Another delightful person we met was a Mr. Troostwijk (I am sure that was his name). He was a retired trader from Amsterdam. Being somewhat elderly and had no company of the same age on board, he frequently joined us, especially early in the morning when I and the children were swimming. He would be waiting for the daily "newspaper" to be published, for his main interest was the stock exchange page, and during the voyage he taught me a little about investing, which proved to be helpful!

Our on board circle of friends was also mage up of the ships doctor, and the wife of a Rhodesian farmer who was travelling alone with her daughter, and these are the special people that I will always remember from this voyage, even though I may not remember all their names.

In the evenings there was a variety of entertainment, including races, which we as passengers partook and it was a lot of fun and laughter. Dancing was always popular, as well just enjoying a drink with your friends in the lounge or bar.

There were always games in the lounge at night, and it was a lot of fun!

Whilst on board we celebrated two festive occasions, Christmas and New Year and if you have never enjoyed such occasions at sea you just have to go on a cruise to experience it, it was a wonderful and such a festive experience!


Above and below: Our Christmas menu, containing fellow passengers autographs



Little Cunera was not overly impressed with Santa

Our next port of call was Las Palmas in the Canary Isles, where we went to town and visited a museum, but our port stay there was not very long, thus soon it was back to the ship.

Here am I enjoying our arrival at Las Palmas

From there we sailed south and on the 27th.of December, crossed the Equator when there was a great ceremony with King Neptune and some of those who had never crossed it before received their punishment and were covered with all sorts of slops. But it is a great time and everyone enjoyed it greatly!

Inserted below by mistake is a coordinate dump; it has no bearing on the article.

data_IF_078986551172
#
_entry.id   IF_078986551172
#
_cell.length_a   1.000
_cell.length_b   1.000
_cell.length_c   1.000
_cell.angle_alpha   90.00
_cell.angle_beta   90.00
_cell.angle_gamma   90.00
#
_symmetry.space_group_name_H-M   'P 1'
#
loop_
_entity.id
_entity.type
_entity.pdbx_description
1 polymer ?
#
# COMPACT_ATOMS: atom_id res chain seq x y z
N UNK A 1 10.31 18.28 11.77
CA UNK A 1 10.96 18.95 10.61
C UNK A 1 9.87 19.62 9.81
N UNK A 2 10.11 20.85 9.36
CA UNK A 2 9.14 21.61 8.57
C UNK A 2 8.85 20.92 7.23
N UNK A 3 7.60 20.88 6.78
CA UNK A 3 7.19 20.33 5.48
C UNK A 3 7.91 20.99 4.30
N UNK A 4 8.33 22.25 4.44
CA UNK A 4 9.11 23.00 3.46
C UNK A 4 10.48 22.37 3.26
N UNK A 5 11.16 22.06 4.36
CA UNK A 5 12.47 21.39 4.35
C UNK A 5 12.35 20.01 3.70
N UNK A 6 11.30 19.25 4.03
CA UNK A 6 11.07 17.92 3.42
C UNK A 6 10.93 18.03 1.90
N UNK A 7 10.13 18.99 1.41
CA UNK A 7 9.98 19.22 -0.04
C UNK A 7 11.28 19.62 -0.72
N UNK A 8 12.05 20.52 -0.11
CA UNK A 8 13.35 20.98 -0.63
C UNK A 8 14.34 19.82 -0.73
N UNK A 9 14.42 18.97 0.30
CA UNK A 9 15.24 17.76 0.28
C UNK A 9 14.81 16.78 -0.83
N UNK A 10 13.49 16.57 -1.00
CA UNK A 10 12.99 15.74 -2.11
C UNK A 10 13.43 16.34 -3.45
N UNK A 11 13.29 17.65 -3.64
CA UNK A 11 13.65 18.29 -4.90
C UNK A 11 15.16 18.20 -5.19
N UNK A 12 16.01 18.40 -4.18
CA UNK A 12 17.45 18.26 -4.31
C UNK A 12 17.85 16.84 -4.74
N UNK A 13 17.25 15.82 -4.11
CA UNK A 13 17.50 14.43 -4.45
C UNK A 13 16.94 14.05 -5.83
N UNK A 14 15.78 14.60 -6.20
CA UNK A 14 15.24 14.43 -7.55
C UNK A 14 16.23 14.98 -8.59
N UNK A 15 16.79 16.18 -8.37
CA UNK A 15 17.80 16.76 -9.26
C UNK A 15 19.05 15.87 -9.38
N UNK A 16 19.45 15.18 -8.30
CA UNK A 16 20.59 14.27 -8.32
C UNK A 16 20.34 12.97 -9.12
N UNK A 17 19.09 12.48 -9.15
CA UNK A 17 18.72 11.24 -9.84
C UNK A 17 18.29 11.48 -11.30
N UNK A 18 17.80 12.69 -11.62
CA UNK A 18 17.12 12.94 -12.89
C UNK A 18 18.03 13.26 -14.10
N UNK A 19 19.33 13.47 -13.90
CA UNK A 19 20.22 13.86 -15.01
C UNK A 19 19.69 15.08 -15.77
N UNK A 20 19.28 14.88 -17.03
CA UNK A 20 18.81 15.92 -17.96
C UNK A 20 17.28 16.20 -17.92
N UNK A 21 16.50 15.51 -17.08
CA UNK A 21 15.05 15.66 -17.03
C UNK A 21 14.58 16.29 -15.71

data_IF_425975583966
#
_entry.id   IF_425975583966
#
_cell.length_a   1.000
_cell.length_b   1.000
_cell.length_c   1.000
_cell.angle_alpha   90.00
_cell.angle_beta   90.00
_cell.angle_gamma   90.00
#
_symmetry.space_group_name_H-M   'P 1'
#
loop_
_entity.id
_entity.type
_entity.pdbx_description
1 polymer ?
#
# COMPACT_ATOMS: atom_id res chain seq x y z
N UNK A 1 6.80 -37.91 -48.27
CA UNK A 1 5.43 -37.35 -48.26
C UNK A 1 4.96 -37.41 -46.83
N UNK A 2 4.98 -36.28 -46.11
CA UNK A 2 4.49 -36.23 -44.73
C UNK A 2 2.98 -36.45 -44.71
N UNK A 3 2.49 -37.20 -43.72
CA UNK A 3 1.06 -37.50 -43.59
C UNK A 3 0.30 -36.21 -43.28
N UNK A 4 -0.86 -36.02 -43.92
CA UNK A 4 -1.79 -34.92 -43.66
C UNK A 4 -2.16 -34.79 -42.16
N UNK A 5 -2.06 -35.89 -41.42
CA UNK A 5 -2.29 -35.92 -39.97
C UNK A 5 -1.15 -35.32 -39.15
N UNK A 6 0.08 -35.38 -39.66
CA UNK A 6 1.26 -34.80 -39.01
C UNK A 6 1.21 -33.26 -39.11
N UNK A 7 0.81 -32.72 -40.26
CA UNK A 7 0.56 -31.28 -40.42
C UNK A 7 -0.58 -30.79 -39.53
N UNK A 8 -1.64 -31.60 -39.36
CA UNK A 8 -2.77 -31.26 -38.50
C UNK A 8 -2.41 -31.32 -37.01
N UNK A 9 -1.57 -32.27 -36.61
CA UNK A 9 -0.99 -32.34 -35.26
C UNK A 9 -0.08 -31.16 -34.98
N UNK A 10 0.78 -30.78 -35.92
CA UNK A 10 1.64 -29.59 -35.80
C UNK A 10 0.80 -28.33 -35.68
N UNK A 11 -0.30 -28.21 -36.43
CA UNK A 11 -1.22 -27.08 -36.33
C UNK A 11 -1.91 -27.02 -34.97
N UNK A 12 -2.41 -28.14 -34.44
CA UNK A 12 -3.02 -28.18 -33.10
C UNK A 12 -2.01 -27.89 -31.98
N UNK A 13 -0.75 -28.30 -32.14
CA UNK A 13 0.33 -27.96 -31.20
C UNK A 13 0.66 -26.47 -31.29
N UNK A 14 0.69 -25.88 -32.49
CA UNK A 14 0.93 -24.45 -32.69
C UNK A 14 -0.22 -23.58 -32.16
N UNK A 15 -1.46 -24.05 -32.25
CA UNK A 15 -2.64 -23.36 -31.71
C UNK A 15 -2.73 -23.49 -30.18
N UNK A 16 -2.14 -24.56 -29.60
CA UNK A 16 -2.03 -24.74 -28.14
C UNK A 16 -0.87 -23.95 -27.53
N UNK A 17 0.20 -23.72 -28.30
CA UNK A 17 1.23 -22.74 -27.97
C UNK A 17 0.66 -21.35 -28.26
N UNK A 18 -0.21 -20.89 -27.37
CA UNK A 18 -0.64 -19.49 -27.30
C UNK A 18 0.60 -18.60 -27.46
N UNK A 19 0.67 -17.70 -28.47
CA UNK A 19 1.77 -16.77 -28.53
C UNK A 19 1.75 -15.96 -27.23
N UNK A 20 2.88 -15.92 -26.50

Its time for fun and frivolity at the Crossing of the Equator ceremony


The children on board all enjoyed the fun of the ceremony


This is part of the certificate presented to myself, written in Dutch of course

Now we were in warmer waters we spent more and more days our on deck enjoying the pool and playing various games. However, the children simply loved the pool and in the morning it was their allocated time in the pool. Most mornings Mr. Troostwijk would also join us, as well as a group as other children.

The children enjoying the ocean views and are about to have a swim


Myself and the children in the pool


This is Mr. Troostwijk and our as well as some other children, poolside


A charming shot of Cunera and Carmen out on deck

As we continued hugging the African coast we soon passing close by Dakar, not seeing land again until entering Table Bay Cape Town on the Sunday morning of January 2, 1966. We were welcomed by the famous “Table Cloth” covering the top of Table Mountain and since then we never looked back and lived in this country.

Postcard of the M.S. Jagersfontein seen arriving in Cape Town

From Reuben Goossens’ personal collection

We certainly have a most pleasant memory of our voyage on this fine ship and as a result, established a very good relationship with the Holland Africa Line. After living in Cape Town for a couple of months, I was transferred to Durban and whenever a Fontein ship was in port, we would visit. The last such encounter was with the Randfontein, probably in 1971 as I was transferred in 1972 to Johannesburg. The Holland-Africa Line had by then been absorbed by the Royal Inter Ocean Lines (RIL) and it was clear that passenger liners no longer could earn their keep.

Bob Visser.

Johannesburg, South Africa.


V.N.S. & Fontein Ships Index:

Page One: The Fontein Trio of Ships history of the M.S. Klipfontein trio of ships

Page Two: Visser Family Voyage to South Africa on the Jagersfontein in 1965.

Page Three: M.S. Randfontein (2) of 1958 page.

Page Four: Fontein ships Photo Page memorabilia and brochures, etc.

Also Read V.N.S. Freighters from 4 to 12 passengers.

. SS Abbekerk a delightful V.N.S. 8,336-ton passenger-cargo ships.


“Blue Water Liners sailing to the distant shores.
I watched them come, I watched them go and I watched them die.”